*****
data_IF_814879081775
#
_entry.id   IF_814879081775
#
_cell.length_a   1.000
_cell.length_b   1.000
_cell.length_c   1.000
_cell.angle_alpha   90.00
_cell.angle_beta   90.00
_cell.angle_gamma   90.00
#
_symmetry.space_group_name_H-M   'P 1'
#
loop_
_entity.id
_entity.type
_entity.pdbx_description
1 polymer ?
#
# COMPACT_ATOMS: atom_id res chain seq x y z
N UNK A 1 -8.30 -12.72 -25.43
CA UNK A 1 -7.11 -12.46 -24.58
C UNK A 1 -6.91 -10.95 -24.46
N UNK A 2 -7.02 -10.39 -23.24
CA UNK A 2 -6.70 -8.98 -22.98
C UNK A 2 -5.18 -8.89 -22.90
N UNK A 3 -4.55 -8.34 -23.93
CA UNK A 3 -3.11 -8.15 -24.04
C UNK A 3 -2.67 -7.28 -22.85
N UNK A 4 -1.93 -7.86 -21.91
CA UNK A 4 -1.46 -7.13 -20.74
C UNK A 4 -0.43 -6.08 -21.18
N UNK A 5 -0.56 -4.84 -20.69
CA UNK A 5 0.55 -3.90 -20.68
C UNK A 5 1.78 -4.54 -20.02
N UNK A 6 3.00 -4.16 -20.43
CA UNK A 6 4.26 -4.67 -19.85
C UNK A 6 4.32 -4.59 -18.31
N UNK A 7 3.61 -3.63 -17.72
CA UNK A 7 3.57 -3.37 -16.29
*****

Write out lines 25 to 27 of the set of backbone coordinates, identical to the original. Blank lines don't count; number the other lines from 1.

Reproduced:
CA UNK A 2 -6.70 -8.98 -22.98
C UNK A 2 -5.18 -8.89 -22.90
N UNK A 3 -4.55 -8.34 -23.93